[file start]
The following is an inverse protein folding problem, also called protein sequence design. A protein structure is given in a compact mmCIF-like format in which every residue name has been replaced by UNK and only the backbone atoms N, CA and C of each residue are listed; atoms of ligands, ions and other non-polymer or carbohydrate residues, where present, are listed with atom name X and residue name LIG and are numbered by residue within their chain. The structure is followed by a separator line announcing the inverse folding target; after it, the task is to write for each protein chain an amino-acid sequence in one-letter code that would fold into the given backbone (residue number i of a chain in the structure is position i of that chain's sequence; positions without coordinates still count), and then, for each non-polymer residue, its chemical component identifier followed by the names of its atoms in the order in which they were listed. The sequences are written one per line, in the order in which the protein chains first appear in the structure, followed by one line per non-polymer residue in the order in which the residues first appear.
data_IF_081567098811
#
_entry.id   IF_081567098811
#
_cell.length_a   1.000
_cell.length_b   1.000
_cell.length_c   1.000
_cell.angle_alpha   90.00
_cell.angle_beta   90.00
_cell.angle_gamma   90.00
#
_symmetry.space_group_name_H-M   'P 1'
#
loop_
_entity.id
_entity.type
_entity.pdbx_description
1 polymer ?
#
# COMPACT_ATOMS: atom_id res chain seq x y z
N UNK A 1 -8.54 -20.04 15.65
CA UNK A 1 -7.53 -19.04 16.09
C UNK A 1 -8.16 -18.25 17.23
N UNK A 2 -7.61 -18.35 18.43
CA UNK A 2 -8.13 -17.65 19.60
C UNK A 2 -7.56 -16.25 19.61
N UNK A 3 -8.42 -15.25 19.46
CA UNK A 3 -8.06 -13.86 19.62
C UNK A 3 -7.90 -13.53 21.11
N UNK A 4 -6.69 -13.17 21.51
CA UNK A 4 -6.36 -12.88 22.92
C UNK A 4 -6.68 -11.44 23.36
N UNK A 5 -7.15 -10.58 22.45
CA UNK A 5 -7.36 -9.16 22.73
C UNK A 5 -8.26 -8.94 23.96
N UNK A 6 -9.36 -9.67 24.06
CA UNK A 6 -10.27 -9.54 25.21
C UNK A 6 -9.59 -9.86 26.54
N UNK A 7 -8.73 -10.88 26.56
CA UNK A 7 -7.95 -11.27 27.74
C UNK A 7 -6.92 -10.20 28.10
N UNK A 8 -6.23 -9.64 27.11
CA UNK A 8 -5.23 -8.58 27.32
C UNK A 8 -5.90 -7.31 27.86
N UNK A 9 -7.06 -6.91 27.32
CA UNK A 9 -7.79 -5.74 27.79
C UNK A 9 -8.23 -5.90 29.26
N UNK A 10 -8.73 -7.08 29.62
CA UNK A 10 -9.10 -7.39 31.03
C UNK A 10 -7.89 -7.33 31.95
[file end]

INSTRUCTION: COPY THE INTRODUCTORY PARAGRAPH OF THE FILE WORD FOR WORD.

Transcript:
The following is an inverse protein folding problem, also called protein sequence design. A protein structure is given in a compact mmCIF-like format in which every residue name has been replaced by UNK and only the backbone atoms N, CA and C of each residue are listed; atoms of ligands, ions and other non-polymer or carbohydrate residues, where present, are listed with atom name X and residue name LIG and are numbered by residue within their chain. The structure is followed by a separator line announcing the inverse folding target; after it, the task is to write for each protein chain an amino-acid sequence in one-letter code that would fold into the given backbone (residue number i of a chain in the structure is position i of that chain's sequence; positions without coordinates still count), and then, for each non-polymer residue, its chemical component identifier followed by the names of its atoms in the order in which they were listed. The sequences are written one per line, in the order in which the protein chains first appear in the structure, followed by one line per non-polymer residue in the order in which the residues first appear.